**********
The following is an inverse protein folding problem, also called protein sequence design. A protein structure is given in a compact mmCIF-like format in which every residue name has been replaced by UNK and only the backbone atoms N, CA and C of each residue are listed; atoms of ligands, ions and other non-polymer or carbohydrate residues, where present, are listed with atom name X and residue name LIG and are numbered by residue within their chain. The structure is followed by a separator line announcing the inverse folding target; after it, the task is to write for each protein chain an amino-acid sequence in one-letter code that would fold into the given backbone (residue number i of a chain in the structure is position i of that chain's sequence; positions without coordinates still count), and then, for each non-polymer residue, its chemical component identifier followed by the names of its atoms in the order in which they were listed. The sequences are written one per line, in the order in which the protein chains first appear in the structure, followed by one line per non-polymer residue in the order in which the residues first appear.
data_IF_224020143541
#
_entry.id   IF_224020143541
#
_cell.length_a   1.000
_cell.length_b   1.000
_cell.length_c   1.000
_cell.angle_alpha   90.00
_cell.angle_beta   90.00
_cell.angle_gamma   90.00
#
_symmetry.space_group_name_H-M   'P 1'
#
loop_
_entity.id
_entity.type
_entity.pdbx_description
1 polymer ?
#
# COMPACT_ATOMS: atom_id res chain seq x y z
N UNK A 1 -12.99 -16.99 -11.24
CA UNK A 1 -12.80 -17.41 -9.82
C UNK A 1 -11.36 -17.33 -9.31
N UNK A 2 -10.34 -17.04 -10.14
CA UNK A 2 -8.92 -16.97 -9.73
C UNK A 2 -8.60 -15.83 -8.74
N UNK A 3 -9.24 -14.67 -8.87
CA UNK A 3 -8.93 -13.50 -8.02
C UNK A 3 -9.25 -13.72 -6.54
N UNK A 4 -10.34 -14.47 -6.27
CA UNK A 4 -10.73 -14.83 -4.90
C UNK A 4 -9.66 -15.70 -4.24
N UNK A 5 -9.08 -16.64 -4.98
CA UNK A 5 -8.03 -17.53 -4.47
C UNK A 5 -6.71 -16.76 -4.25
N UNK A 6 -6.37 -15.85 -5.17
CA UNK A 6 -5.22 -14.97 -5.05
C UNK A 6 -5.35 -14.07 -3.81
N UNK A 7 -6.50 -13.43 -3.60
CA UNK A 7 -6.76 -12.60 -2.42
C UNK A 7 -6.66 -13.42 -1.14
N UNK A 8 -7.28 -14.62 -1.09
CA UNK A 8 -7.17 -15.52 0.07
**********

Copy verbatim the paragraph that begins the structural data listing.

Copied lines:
The following is an inverse protein folding problem, also called protein sequence design. A protein structure is given in a compact mmCIF-like format in which every residue name has been replaced by UNK and only the backbone atoms N, CA and C of each residue are listed; atoms of ligands, ions and other non-polymer or carbohydrate residues, where present, are listed with atom name X and residue name LIG and are numbered by residue within their chain. The structure is followed by a separator line announcing the inverse folding target; after it, the task is to write for each protein chain an amino-acid sequence in one-letter code that would fold into the given backbone (residue number i of a chain in the structure is position i of that chain's sequence; positions without coordinates still count), and then, for each non-polymer residue, its chemical component identifier followed by the names of its atoms in the order in which they were listed. The sequences are written one per line, in the order in which the protein chains first appear in the structure, followed by one line per non-polymer residue in the order in which the residues first appear.